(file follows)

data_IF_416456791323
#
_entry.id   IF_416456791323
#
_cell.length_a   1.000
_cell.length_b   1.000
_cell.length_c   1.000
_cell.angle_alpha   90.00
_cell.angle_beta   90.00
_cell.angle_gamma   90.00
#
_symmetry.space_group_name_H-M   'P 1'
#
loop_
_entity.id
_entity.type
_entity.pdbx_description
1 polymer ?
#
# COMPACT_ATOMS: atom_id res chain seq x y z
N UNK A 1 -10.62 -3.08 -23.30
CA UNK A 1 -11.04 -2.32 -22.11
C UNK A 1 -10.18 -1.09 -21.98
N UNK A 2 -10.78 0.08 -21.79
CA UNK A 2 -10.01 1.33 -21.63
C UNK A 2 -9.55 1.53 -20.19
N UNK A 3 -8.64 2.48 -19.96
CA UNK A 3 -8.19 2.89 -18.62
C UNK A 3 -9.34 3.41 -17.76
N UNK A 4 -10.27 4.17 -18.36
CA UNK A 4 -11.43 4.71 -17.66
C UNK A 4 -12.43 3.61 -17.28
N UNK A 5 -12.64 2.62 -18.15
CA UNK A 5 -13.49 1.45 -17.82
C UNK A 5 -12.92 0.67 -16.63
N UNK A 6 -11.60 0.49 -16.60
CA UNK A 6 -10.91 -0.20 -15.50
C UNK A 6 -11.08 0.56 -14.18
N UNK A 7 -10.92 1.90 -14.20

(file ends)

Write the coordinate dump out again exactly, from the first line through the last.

data_IF_416456791323
#
_entry.id   IF_416456791323
#
_cell.length_a   1.000
_cell.length_b   1.000
_cell.length_c   1.000
_cell.angle_alpha   90.00
_cell.angle_beta   90.00
_cell.angle_gamma   90.00
#
_symmetry.space_group_name_H-M   'P 1'
#
loop_
_entity.id
_entity.type
_entity.pdbx_description
1 polymer ?
#
# COMPACT_ATOMS: atom_id res chain seq x y z
N UNK A 1 -10.62 -3.08 -23.30
CA UNK A 1 -11.04 -2.32 -22.11
C UNK A 1 -10.18 -1.09 -21.98
N UNK A 2 -10.78 0.08 -21.79
CA UNK A 2 -10.01 1.33 -21.63
C UNK A 2 -9.55 1.53 -20.19
N UNK A 3 -8.64 2.48 -19.96
CA UNK A 3 -8.19 2.89 -18.62
C UNK A 3 -9.34 3.41 -17.76
N UNK A 4 -10.27 4.17 -18.36
CA UNK A 4 -11.43 4.71 -17.66
C UNK A 4 -12.43 3.61 -17.28
N UNK A 5 -12.64 2.62 -18.15
CA UNK A 5 -13.49 1.45 -17.82
C UNK A 5 -12.92 0.67 -16.63
N UNK A 6 -11.60 0.49 -16.60
CA UNK A 6 -10.91 -0.20 -15.50
C UNK A 6 -11.08 0.56 -14.18
N UNK A 7 -10.92 1.90 -14.20